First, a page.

Pro-democracy Labour Party lawmaker Fernando Cheung has said he will not seek re-election after his third term ends in 2020.
Cheung, 61, a social worker and a retired university lecturer, first became a lawmaker in 2004 through the social welfare sector functional constituency. He entered a race for direct election in the New Territories West geographical constituency in 2008, but failed to win. Since 2012, he won two terms in the New Territories East area.
Cheung said he has been a lawmaker for three terms and should not stay in such an important position for too long. He said he wanted to clear the the path for newcomers with fresh minds.
“It is time for me to leave, I am becoming outdated,” he told Next Magazine in an interview.
Asked about his reasoning, he said: “I saw my colleagues being disqualified, and the whole organisation being disqualified; When you are in the legislature, you may be charged and sent to jail for anything you do; [The pro-Beijing camp] wants to change the Rules of Procedures after the first changes were made.”
“It is getting more and more ridiculous, it is very depressing,” he added.
Cheung said he hoped Labour Party Chair Steven Kwok, 31, would win in the next legislative election in September 2020.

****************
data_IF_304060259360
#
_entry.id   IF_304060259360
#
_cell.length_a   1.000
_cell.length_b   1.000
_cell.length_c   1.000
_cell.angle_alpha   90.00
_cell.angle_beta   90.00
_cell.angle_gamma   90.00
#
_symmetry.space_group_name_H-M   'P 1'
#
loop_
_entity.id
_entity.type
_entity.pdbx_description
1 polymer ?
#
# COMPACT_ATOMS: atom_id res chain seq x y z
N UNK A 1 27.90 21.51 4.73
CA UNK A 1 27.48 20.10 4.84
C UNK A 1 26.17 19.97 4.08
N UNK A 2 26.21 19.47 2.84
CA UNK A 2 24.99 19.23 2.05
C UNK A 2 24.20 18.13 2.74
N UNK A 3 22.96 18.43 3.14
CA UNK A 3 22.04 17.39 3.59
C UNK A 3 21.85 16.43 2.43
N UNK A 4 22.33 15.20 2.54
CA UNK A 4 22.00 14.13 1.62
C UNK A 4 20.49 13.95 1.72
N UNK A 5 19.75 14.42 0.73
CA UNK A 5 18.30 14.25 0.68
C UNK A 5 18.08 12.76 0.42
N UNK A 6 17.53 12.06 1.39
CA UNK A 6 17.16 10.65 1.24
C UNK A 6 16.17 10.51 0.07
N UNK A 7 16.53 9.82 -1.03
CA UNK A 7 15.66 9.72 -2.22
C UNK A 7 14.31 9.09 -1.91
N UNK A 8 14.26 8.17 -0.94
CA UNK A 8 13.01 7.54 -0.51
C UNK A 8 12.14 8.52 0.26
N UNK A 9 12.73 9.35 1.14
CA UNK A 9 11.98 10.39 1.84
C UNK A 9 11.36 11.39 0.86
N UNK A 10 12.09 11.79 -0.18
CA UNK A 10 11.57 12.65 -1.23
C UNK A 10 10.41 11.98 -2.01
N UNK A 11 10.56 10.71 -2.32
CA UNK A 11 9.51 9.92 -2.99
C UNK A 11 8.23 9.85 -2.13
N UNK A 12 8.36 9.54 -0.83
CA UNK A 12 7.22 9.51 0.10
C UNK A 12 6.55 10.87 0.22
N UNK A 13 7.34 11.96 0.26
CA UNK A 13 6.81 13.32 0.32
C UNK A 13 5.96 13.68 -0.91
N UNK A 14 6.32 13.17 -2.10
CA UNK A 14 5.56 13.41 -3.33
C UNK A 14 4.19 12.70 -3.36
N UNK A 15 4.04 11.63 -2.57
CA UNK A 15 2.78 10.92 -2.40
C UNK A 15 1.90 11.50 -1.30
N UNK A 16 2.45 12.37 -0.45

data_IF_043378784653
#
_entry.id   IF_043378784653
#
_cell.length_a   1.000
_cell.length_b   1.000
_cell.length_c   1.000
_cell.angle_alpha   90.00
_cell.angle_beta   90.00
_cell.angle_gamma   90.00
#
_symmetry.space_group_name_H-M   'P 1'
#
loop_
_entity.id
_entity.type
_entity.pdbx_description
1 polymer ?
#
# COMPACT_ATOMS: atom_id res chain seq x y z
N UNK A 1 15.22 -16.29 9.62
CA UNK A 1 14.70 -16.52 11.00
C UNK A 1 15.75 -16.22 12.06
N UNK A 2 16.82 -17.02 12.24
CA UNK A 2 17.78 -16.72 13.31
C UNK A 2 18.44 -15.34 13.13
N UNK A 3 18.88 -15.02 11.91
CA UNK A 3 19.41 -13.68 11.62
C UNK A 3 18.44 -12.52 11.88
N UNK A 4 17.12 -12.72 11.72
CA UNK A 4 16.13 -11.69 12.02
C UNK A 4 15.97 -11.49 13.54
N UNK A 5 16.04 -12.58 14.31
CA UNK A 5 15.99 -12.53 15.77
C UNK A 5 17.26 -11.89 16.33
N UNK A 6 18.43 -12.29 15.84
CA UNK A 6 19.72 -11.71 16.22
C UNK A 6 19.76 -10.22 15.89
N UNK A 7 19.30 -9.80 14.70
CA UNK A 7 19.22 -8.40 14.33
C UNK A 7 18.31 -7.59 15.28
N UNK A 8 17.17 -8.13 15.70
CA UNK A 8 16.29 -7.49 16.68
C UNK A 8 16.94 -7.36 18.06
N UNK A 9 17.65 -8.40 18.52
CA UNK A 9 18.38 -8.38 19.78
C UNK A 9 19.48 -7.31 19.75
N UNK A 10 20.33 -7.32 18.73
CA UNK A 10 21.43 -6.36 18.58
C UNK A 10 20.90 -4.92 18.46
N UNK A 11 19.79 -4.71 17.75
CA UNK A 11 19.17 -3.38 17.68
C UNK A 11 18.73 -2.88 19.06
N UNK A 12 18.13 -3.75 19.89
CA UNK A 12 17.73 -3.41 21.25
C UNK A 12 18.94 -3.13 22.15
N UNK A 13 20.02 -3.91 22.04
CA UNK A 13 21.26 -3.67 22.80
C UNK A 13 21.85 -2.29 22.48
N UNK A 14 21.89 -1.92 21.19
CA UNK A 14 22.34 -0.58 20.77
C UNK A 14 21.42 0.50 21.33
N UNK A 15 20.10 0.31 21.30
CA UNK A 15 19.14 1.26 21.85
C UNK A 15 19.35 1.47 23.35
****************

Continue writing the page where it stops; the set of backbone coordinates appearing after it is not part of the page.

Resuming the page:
Cheung did not rule out running in the same list after Kwok in order to secure votes for him. But Cheung maintained a lot could change in two years and it was too early to be certain.
Kwok won in a 2015 Tai Po District Council by-election, but lost in the general election just four months later. Kwok ran in the pro-democracy camp primary election for the Legislative Council New Territories East area by-election in March, but lost to the victor, Gary Fan of the Neo Democrats.
Recently, disqualified lawmaker Lau Siu-lai joined the Labour Party ahead of November’s Legislative Council by-election for Kowloon West. The party’s Lee Cheuk-yan may become a substitute candidate, should Lau be barred from running.
Cheung said he will continue helping underprivileged minorities in society after ending his LegCo term, but he has yet to make any solid plans.
In the interview, Cheung said he had to make two compromises recently.
The first one was that he purchased a property in Hong Kong after renting for more than 20 years, following his return from the US in 1996.
Cheung said it was a “depressing” choice – as he had disdain for the housing market – but he foresaw his income would be reduced gradually, and he could only pass mortgage requirements with his current income as a lawmaker.
The second one was that he had applied for government care homes for disabled people for his 27-year-old daughter, who is severely mentally handicapped. He has taken care of her with his wife throughout her life. But Cheung said the waiting time for a care home could be longer than a decade, and he and his wife were gradually becoming physically incapable of taking care of their daughter.